Twins rally after Rosario's injury to win

Club may have 'lucked out' with good early results on OF's left ankle sprain

June 27th, 2019

MINNEAPOLIS -- The Twins’ evening quickly turned sour on Wednesday when Eddie Rosario left the game with a left ankle sprain, but their fortunes turned back around in a hurry.

First, the Twins got a go-ahead, two-out, bases-clearing double from in the seventh inning off stingy Rays reliever Emilio Pagan, and shortly thereafter, one day after suffering an elbow contusion on a hit-by-pitch, Max Kepler made his return to the field as a defensive replacement in the Twins’ 6-4 win over Tampa Bay at Target Field.

Following the game, the Twins got a third dose of welcome news when manager Rocco Baldelli said that the imaging done on Rosario’s ankle returned good results and that the left fielder could potentially avoid a stint on the injured list.

“We might have lucked out a little bit just with the early results being pretty good,” Baldelli said. “We’re being tested right now, and guys are stepping up, and we’re sending different guys out there to play different positions, and guys just continually go out there and do the job.”

The game-winning three-run rally in the seventh against Charlie Morton and a pair of Rays relievers was aided in part by the Rays’ defense, as Jason Castro’s leadoff single snuck under second baseman Brandon Lowe’s glove and Jake Cave reached on a dropped potential double-play grounder and mishandled throw. Luis Arraez slashed a single to left before Cruz cleared the bases with a double to left-center on an 0-2 pitch.

“With our offense, you kind of just wait for that to happen down there,” said Taylor Rogers, who recorded a four-out save. “Honestly, we were all kind of feeling like something would happen at some point, so Cruz happened to be the guy today.”

“We do pretty good fighting every at-bat,” Cruz added. “We walk, we battle, we make the pitcher make a lot of pitches. So definitely, we’re confident, because we’ve been doing that a lot.”

Kepler’s return in the top of the eighth was another welcome sight for the Twins, and particularly so in the wake of Rosario’s injury. Though Kepler’s right elbow had been noticeably swollen before the game, Baldelli said that Kepler was OK to both play defense and swing when he entered the game to play center field and received a warm ovation from the Target Field crowd of 31,650.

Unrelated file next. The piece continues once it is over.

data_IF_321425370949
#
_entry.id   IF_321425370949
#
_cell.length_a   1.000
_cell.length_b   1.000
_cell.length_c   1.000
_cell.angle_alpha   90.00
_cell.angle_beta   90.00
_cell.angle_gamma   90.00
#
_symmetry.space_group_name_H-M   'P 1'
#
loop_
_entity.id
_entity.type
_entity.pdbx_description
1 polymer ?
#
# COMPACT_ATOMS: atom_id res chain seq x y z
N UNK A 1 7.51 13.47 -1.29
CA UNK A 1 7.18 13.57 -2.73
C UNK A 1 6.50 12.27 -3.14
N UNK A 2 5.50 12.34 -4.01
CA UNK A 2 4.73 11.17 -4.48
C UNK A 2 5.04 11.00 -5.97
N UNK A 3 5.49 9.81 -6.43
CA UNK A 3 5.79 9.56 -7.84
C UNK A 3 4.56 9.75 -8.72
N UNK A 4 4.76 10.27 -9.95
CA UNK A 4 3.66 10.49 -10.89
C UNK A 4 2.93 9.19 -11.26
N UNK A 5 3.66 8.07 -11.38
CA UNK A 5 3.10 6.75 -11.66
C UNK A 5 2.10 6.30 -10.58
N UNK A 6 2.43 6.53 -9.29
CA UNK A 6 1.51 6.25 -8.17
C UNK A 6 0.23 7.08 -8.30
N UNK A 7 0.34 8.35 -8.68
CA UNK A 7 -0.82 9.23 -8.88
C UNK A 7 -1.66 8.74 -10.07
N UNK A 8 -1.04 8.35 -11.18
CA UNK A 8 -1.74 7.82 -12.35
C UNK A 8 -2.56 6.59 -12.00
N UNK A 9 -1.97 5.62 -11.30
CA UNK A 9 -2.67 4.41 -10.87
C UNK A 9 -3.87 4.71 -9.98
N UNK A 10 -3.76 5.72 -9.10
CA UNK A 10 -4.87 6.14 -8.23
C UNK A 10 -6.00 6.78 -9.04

The Twins’ outfield depth had already been perilously thin entering Wednesday’s game, and they suffered another costly loss when Rosario pulled up limping between first and second base as he attempted to stretch a single into a double in the third inning.

Rosario, one of the nine outfield finalists in the Starters Election for the 2019 All-Star Game, singled to right for his second hit of the game, but he appeared to stumble as he rounded first base and threw his helmet to the ground in frustration before he was removed from the game by manager Rocco Baldelli and head athletic trainer Tony Leo. He was later diagnosed with a left ankle sprain.

“It seems like not an overly severe ankle sprain at that, so again, we’ve said this here before, but it seems like we probably lucked out,” Baldelli said.

The 27-year-old Rosario had entered the game hitting .278/.307/.526 with a team-leading 20 homers in 74 games, and he was 2-for-2 with a pair of singles against Morton on Wednesday.

The injury couldn’t have come at a worse time for Rosario and the Twins, considering his candidacy for a possible first career selection to the All-Star Game and the plethora of injuries afflicting Minnesota’s outfield at the moment.

Byron Buxton has been sidelined since June 15 with a right wrist contusion after he was hit by a pitch, while Marwin Gonzalez (right hamstring strain) and Ehire Adrianza (abdominal issues) are also sidelined, which forced infielder Arraez into action in the outfield alongside Jake Cave and Willians Astudillo.

But in Rosario’s place, the 22-year-old Arraez continued to take advantage of his opportunities with the Twins. He showcased his value on both sides of the ball, finding himself in the middle of both of Minnesota’s three-run rallies on offense as he went 2-for-3 with a walk and two runs, and he took over for the injured Rosario in left field.

“He’s been in the middle of pretty much everything since he’s been here,” Baldelli said. “Even his first time around when he was with us, I don’t know how you can enjoy watching a guy play more than we enjoy watching him play. He does everything the right way. The at-bats are incredible.”

Arraez, who started the game at third base, had only made 10 career appearances in the outfield across six Minor League seasons.

“It’s tough here and tough to get fly balls judged correctly when you’re not used to fielding them, so we’ll make adjustments, but as long as we can be on top at the end of the game, we can throw [starter Kyle Gibson] out there for all I care,” said starter Jake Odorizzi.

“Hopefully, we’ll have some better options than that,” he added.

Polanco’s on-base streak ends

went 0-for-4 with a strikeout, flyout and two popouts on Wednesday night, ending his career-long on-base streak at 37 games. It had been the longest on-base streak in the Majors this season and was the fifth-longest in Twins history, behind streaks from Joe Mauer (43), Bob Allison (42), Harmon Killebrew (40) and Paul Molitor (38).